EDU 372 Journal: Stereotyping: Gender Roles

Gender Roles

EDU 372 Educational Psychology

Gender Roles

Explain a time when you might have either felt or observed gender stereotyping.

A group of friends, both men, and women, were out watching a movie. There was a scene in the movie where they were being romantic, and something happened to the female, where one of the men in our group started becoming emotional and shed a few tears during the movie.

How did it make you feel?

It made me feel as though men cannot be as emotional as women. At first, when I saw him crying at the movie, I labeled him as soft because what I was taught was, “Men are not supposed to cry.” They are reliable, masculine, and should not be weak, shy, or emotional.

How have gender schemas influenced your role in society?

I am not a fan of gender schemas at all. Although I grew up in a setting where my father was the provider, and my mother was also working, she took care of the household, both of them contributed to the home and their children equally. In society, I still believe that nonconformity shouldn’t play a role in how women and men act in society. If a woman wants to pursue a career, she shouldn’t be viewed as arrogant or bragging that she can be better than her husband or anyone else. A man should not be considered soft or emotional if he decides to be a stay at home dad and take care of his children while his wife has a career and takes care of the home.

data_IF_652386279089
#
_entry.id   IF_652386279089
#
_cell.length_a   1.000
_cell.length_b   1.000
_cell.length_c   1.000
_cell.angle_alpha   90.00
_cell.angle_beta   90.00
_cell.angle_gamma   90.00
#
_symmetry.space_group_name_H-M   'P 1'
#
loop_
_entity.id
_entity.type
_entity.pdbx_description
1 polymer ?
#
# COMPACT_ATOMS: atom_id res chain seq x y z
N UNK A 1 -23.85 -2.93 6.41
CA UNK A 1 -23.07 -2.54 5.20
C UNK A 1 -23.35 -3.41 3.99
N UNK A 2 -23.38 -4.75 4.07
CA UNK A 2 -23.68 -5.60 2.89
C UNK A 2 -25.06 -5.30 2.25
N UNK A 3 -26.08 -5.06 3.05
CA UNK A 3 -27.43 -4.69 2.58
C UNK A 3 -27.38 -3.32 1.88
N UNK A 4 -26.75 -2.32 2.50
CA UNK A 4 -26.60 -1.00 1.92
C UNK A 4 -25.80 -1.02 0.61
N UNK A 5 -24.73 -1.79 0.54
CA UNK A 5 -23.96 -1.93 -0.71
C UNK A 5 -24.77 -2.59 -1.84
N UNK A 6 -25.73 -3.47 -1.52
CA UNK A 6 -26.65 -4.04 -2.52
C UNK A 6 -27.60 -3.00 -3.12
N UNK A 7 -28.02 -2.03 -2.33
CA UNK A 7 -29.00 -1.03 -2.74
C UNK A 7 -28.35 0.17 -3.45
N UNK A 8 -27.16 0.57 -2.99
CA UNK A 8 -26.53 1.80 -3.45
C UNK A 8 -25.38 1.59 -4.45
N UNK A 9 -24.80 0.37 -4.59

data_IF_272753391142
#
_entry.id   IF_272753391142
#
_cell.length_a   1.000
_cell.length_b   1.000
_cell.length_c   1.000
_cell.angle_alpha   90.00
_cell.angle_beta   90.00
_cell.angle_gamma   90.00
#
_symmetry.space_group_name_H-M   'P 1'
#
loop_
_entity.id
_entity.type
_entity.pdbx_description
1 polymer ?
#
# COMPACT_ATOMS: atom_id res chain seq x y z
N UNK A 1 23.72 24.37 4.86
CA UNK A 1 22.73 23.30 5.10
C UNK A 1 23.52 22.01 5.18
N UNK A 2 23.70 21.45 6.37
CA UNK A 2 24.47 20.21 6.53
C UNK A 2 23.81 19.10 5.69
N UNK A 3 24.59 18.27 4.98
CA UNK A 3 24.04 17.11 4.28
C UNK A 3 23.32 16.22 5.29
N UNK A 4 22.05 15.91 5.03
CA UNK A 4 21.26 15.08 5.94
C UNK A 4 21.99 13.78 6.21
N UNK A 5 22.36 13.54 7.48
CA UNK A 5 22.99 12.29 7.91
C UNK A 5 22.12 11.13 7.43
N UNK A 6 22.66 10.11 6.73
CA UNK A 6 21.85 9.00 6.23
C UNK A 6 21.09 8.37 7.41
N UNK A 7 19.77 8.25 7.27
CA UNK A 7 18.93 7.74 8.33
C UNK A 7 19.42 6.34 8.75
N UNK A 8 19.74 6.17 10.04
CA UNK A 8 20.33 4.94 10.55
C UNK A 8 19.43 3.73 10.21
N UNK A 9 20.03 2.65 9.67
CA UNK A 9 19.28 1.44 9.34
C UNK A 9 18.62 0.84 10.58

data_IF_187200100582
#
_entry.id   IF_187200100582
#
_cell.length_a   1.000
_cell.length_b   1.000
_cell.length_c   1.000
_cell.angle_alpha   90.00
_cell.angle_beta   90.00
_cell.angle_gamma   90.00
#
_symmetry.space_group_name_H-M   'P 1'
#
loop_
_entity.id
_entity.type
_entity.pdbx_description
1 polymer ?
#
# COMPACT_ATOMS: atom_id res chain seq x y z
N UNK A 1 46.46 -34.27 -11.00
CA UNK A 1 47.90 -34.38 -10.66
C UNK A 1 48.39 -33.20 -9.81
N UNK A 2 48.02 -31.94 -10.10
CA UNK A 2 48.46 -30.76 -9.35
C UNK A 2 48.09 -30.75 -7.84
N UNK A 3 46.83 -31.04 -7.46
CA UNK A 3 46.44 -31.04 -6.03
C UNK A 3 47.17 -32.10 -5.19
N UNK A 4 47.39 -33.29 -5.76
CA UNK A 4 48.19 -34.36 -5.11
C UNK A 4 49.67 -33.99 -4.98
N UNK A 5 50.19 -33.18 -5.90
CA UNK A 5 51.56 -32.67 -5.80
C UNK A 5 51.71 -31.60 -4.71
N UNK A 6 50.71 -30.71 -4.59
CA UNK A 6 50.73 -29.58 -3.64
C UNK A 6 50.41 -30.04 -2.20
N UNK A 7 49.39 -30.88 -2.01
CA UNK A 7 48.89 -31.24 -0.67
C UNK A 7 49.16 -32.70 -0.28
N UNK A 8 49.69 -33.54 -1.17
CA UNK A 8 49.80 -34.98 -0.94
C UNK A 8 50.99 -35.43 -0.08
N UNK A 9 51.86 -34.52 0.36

How will you as a teacher ensure that you are not adhering to gender roles and stereotyping in your own classroom?

It’s essential to make sure I create a safe and positive environment for my students. Creating an identity-safe environment means that students see themselves individually, and they are valued. They feel comfortable with the different cultures of their peers and with themselves. There will be an understanding that there is no name-calling, no bulling, and no negative stereotyping behavior.

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